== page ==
Costa Rica’s Caribbean coast has a color, culture and flavor all its own


Costa Rica’s Caribbean coast is famous for its Afro/Caribbean history, flavor and culture. Afro-Caribbeans settled on Costa Rica’s Caribbean coast as early as 1825. However, most today trace their ancestry back to the 10,000 or so Jamaicans hired by Minor Keith starting in 1872 to build the Atlantic Railroad, and to later waves of immigrants of color who came to work the banana plantations in the late 19th century.

Loading bananas near Limón in the 1890s

The Afro-Caribbean culture remained for the most part intact. The people’s color, as well as their everyday language – both English and an English-based argot – dress, cuisine, music, set those of African heritage apart from the Spanish-speaking majority.

And not only that. For years, until 1949, black people were subject to Costa Rica’s restrictive, racist immigration and residence laws that prevented them from living outside the Caribbean coast.

The gorgeous jungle paradise of Tortuguero

Tortuguero National Park preserves a lush tropical jungle

Apart from Limón, capital, major sea port, and largest city of the Caribbean province of the same name, and the southern beach resorts of Cahuita and Puerto Viejo, the Caribbean coast’s most visited tourist destination is the Tortuguero area. The big attraction is the world-famous Tortuguero National Park to the north, near the Nicaraguan border.

Turtles come to nest and lay eggs at Tortuguero

Tortuguero National Park is the most important nesting site of the green sea turtle on Costa Rica’s Atlantic side. Tortuguero, which means “region of turtles” in Spanish, is home to four of the world’s eight species of green sea turtle including Leatherback, Olive Ridley, Loggerhead, and Hawksbill turtles.

The park and surrounding area are a dense tropical jungle; the lush green forests, lagoons and natural canals are home to a variety of animal species including jaguars, macaws, tapirs; over 300 bird species; reptiles, and other mammals. Even manatees call Tortuguero their home, though they are difficult to spot.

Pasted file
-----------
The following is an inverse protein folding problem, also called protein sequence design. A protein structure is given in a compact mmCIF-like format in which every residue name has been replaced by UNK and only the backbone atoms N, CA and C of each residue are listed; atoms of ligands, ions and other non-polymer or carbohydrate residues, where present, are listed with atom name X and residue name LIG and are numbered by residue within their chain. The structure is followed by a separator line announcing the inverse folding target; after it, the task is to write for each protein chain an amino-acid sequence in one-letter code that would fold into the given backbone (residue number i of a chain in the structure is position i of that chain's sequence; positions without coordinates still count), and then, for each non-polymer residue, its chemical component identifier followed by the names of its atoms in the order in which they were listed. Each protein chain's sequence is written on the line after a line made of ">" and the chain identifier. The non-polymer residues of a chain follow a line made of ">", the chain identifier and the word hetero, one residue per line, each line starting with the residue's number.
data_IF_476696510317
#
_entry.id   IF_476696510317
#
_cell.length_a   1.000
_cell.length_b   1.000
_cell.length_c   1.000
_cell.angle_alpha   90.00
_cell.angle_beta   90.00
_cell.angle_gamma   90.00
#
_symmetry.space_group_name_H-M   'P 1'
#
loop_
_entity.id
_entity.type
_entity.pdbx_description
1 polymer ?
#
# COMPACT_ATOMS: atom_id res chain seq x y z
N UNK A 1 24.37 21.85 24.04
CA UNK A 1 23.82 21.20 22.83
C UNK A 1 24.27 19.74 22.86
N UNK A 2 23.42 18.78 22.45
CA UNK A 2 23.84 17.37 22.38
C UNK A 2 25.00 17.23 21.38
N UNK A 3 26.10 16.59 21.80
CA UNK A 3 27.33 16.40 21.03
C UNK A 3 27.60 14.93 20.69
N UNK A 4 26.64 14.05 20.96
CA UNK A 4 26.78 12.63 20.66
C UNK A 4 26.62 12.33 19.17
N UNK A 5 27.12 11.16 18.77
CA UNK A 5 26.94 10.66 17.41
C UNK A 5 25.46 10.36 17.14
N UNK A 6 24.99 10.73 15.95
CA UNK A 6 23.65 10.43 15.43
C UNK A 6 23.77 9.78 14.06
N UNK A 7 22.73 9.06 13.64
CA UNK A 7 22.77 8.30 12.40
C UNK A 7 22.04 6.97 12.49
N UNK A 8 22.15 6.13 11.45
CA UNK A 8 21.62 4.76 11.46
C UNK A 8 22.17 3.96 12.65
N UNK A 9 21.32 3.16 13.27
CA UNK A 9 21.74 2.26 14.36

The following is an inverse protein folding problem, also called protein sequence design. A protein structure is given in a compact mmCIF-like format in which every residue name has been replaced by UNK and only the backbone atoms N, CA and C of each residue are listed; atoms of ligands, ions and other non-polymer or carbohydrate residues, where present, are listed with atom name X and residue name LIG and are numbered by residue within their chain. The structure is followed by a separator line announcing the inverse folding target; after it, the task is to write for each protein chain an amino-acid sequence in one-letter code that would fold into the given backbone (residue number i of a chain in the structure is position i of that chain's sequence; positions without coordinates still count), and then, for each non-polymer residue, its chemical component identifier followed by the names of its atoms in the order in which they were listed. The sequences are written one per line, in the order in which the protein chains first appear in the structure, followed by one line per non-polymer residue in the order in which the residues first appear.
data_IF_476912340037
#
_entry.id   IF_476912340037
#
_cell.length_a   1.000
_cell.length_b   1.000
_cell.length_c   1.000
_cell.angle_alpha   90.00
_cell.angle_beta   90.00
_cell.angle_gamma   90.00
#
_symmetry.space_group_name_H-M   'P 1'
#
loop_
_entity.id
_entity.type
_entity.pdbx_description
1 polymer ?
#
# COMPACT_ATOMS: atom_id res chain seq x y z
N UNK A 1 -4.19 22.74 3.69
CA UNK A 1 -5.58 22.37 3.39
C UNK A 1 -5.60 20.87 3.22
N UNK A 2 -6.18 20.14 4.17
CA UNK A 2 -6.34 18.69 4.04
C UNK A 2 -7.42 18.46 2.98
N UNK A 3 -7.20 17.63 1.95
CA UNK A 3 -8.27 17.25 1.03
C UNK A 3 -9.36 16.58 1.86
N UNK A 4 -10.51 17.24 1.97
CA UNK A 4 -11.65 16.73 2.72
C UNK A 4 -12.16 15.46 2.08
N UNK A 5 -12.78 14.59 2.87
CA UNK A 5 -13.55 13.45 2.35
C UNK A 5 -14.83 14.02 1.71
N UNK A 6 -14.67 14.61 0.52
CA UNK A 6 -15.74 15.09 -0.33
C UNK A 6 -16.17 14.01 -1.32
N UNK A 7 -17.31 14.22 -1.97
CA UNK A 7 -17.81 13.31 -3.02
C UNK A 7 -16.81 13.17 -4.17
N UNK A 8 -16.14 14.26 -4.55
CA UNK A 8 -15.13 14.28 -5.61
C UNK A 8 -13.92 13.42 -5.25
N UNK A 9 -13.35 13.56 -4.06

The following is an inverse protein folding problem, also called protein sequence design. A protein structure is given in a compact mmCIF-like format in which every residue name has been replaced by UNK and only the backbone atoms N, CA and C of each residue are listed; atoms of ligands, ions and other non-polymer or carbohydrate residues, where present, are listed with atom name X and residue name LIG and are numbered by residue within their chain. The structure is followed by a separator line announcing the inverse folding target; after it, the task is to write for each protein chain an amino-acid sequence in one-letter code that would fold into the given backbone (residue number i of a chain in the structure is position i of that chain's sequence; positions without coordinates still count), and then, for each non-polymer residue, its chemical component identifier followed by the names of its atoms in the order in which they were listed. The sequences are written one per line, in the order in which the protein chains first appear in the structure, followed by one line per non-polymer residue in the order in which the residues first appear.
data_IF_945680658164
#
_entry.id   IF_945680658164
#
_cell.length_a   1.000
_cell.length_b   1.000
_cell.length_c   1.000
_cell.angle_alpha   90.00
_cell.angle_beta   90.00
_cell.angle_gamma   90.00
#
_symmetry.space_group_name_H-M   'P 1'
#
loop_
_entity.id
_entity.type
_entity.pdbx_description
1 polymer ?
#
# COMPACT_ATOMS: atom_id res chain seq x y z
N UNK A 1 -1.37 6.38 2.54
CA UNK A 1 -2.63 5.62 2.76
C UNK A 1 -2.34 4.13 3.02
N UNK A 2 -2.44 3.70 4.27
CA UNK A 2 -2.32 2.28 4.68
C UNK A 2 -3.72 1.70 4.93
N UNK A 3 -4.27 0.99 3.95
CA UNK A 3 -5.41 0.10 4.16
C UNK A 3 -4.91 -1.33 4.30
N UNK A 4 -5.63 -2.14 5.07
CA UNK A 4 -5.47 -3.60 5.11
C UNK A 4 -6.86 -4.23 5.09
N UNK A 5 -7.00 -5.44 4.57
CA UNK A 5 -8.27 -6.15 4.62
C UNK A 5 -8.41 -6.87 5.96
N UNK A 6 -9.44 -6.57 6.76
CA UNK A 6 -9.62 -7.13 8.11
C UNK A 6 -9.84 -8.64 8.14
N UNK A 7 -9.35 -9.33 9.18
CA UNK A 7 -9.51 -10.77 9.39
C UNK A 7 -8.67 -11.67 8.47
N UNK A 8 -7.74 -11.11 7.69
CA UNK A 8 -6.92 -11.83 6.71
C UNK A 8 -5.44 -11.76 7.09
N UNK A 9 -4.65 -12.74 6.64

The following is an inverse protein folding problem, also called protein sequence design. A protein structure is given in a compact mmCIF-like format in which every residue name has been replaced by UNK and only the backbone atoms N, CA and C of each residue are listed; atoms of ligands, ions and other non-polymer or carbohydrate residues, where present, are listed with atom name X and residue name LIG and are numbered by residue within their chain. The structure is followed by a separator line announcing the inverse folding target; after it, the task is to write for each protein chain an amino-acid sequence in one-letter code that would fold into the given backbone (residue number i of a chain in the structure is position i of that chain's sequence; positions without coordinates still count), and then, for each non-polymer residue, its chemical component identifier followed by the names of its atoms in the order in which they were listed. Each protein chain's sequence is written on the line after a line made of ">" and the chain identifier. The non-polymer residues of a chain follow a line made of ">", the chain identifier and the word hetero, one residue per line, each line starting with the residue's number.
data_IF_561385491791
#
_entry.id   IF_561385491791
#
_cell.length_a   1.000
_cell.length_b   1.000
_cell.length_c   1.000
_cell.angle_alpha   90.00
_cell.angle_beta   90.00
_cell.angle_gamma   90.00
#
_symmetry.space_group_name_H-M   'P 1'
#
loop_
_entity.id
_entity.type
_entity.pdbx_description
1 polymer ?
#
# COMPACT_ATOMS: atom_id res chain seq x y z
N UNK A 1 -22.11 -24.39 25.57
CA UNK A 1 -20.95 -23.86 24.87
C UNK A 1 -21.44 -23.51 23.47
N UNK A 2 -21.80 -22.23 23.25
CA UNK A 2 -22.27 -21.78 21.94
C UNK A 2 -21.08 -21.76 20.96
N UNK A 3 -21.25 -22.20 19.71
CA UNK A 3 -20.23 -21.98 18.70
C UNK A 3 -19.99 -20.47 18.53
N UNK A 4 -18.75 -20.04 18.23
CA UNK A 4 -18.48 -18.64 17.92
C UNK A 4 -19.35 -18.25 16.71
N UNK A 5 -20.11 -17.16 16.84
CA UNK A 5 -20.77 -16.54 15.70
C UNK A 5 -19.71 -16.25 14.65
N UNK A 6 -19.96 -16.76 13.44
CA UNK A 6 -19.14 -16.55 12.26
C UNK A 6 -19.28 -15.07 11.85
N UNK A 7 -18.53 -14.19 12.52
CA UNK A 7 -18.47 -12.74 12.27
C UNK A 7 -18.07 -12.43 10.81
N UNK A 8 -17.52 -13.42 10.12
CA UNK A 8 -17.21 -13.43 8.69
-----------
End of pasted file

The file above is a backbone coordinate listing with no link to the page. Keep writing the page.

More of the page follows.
Do battle with the mighty Silver King

The northern Caribbean region from Tortuguero north to Barra del Colorado and beyond the Nicaraguan border offers some of the world’s best Tarpon fishing. This prehistoric relic, over 80 million years old, is pound for pound, the toughest game fish anywhere. Boating an 80lb Tarpon is like dragging up a 1949 Buick from the bottom of the sea.

Tarpon, or Silver King, as it is often called, will give you the fight of your life. Only the Marlin is its rival in stunning leaps and sheer, unbridled power.

Fish for Tarpon with acclaimed captain Eddie Brown

Traditionally, the Tarpon season in Tortuguero/Barra del Colorado begins July/August, and ends in mid-February. However, when the weather is good, anglers can catch Tarpon at any time of year.

Captain Eddie Brown (l) with a satisfied angler

Captain Eddie Brown, who hails from the area, is considered Costa Rica’s top Tarpon fisherman/guide. He has been guiding anglers to these incredible fighting fish for more than 40 years. The best place to catch, boat and release the mighty Silver King is between 200 and 500 yards off the coast, beyond the mouths of the rivers flowing into the ocean.

When the bite is on, anglers will see hundreds of Tarpon between 50 and 150lbs. Some of the largest Tarpon ever caught have been caught in the area.

Tarpon are also found in the winding canals, rivers and lagoons of the Caribbean/Tortuguero area. A bonus for those who opt for Caribbean fishing is Snook, one of the tastiest fish Costa Rica has to offer. The Snook season for the most part parallels the Tarpon season. Snook can also be caught offshore, in the lagoons and canals, and shore casting. Anglers fishing off the coast can also encounter Jack, Dorado, Snapper, and on very rare occasions, Atlantic Sailfish.

The Caribbean is home to Rainbow Bass and other species

Guapote (Rainbow Bass) are a freshwater gamefish

The Caribbean/Tortuguero area is also home to several freshwater gamefish species. Best known – and the largest – is the Guapote, or Rainbow Bass, a fish related to the angel fish we see in aquariums. They live in the area’s tropical jungle lakes, lagoons, canals and rivers. Other feisty but smaller species are the Machaca and Mojarra.

FishCostaRica offers all-inclusive packages from San José to fish for Tarpon, Snook and other species in Tortuguero with Captain Eddie Brown at Tortuga Lodge. Enjoy another slice of Costa Rican life and a totally unique sportfishing experience.

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